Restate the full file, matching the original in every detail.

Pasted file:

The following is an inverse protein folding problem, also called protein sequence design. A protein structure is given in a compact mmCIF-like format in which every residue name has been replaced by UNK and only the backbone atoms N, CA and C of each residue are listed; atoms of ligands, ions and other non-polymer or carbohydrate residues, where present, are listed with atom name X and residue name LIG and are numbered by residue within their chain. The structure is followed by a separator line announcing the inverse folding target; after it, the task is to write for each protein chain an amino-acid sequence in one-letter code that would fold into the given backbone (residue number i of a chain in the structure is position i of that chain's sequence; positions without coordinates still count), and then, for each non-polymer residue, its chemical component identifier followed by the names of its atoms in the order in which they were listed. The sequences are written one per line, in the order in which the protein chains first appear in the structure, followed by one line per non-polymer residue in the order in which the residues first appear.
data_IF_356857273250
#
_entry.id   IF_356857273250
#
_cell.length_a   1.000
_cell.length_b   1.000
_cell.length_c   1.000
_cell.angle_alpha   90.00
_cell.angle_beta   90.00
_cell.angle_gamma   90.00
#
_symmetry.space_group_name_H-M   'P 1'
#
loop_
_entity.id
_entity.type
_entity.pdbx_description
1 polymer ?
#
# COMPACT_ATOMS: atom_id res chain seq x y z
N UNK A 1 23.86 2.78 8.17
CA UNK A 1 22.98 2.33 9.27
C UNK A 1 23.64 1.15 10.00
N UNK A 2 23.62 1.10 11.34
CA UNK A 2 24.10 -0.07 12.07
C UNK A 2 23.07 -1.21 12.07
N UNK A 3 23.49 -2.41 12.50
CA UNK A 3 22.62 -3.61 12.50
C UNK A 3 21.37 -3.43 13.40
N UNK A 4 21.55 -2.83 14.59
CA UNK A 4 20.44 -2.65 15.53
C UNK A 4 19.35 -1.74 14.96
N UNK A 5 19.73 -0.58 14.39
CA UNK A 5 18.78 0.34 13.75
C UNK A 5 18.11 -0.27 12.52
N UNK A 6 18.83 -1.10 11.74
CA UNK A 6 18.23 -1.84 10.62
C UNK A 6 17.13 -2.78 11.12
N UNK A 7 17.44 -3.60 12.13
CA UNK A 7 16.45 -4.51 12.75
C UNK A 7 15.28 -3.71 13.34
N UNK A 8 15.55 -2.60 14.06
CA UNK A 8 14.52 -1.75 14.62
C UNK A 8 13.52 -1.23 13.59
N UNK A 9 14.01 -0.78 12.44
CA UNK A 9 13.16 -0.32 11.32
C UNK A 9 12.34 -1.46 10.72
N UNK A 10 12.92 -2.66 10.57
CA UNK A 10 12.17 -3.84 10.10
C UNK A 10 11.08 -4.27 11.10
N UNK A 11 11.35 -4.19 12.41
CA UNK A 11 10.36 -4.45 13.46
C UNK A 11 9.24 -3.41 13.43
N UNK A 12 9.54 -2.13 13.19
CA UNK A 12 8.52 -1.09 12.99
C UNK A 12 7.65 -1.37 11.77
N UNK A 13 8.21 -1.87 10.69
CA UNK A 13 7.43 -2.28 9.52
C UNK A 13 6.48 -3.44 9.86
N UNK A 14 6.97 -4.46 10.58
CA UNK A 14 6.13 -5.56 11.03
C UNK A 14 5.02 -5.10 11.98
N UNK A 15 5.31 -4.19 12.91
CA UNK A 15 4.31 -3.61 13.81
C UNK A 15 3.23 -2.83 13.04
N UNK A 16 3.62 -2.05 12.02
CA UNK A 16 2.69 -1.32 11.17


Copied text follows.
The following is an inverse protein folding problem, also called protein sequence design. A protein structure is given in a compact mmCIF-like format in which every residue name has been replaced by UNK and only the backbone atoms N, CA and C of each residue are listed; atoms of ligands, ions and other non-polymer or carbohydrate residues, where present, are listed with atom name X and residue name LIG and are numbered by residue within their chain. The structure is followed by a separator line announcing the inverse folding target; after it, the task is to write for each protein chain an amino-acid sequence in one-letter code that would fold into the given backbone (residue number i of a chain in the structure is position i of that chain's sequence; positions without coordinates still count), and then, for each non-polymer residue, its chemical component identifier followed by the names of its atoms in the order in which they were listed. The sequences are written one per line, in the order in which the protein chains first appear in the structure, followed by one line per non-polymer residue in the order in which the residues first appear.
data_IF_356857273250
#
_entry.id   IF_356857273250
#
_cell.length_a   1.000
_cell.length_b   1.000
_cell.length_c   1.000
_cell.angle_alpha   90.00
_cell.angle_beta   90.00
_cell.angle_gamma   90.00
#
_symmetry.space_group_name_H-M   'P 1'
#
loop_
_entity.id
_entity.type
_entity.pdbx_description
1 polymer ?
#
# COMPACT_ATOMS: atom_id res chain seq x y z
N UNK A 1 23.86 2.78 8.17
CA UNK A 1 22.98 2.33 9.27
C UNK A 1 23.64 1.15 10.00
N UNK A 2 23.62 1.10 11.34
CA UNK A 2 24.10 -0.07 12.07
C UNK A 2 23.07 -1.21 12.07
N UNK A 3 23.49 -2.41 12.50
CA UNK A 3 22.62 -3.61 12.50
C UNK A 3 21.37 -3.43 13.40
N UNK A 4 21.55 -2.83 14.59
CA UNK A 4 20.44 -2.65 15.53
C UNK A 4 19.35 -1.74 14.96
N UNK A 5 19.73 -0.58 14.39
CA UNK A 5 18.78 0.34 13.75
C UNK A 5 18.11 -0.27 12.52
N UNK A 6 18.83 -1.10 11.74
CA UNK A 6 18.23 -1.84 10.62
C UNK A 6 17.13 -2.78 11.12
N UNK A 7 17.44 -3.60 12.13
CA UNK A 7 16.45 -4.51 12.75
C UNK A 7 15.28 -3.71 13.34
N UNK A 8 15.55 -2.60 14.06
CA UNK A 8 14.52 -1.75 14.62
C UNK A 8 13.52 -1.23 13.59
N UNK A 9 14.01 -0.78 12.44
CA UNK A 9 13.16 -0.32 11.32
C UNK A 9 12.34 -1.46 10.72
N UNK A 10 12.92 -2.66 10.57
CA UNK A 10 12.17 -3.84 10.10
C UNK A 10 11.08 -4.27 11.10
N UNK A 11 11.35 -4.19 12.41
CA UNK A 11 10.36 -4.45 13.46
C UNK A 11 9.24 -3.41 13.43
N UNK A 12 9.54 -2.13 13.19
CA UNK A 12 8.52 -1.09 12.99
C UNK A 12 7.65 -1.37 11.77
N UNK A 13 8.21 -1.87 10.69
CA UNK A 13 7.43 -2.28 9.52
C UNK A 13 6.48 -3.44 9.86
N UNK A 14 6.97 -4.46 10.58
CA UNK A 14 6.13 -5.56 11.03
C UNK A 14 5.02 -5.10 11.98
N UNK A 15 5.31 -4.19 12.91
CA UNK A 15 4.31 -3.61 13.81
C UNK A 15 3.23 -2.83 13.04
N UNK A 16 3.62 -2.05 12.02
CA UNK A 16 2.69 -1.32 11.17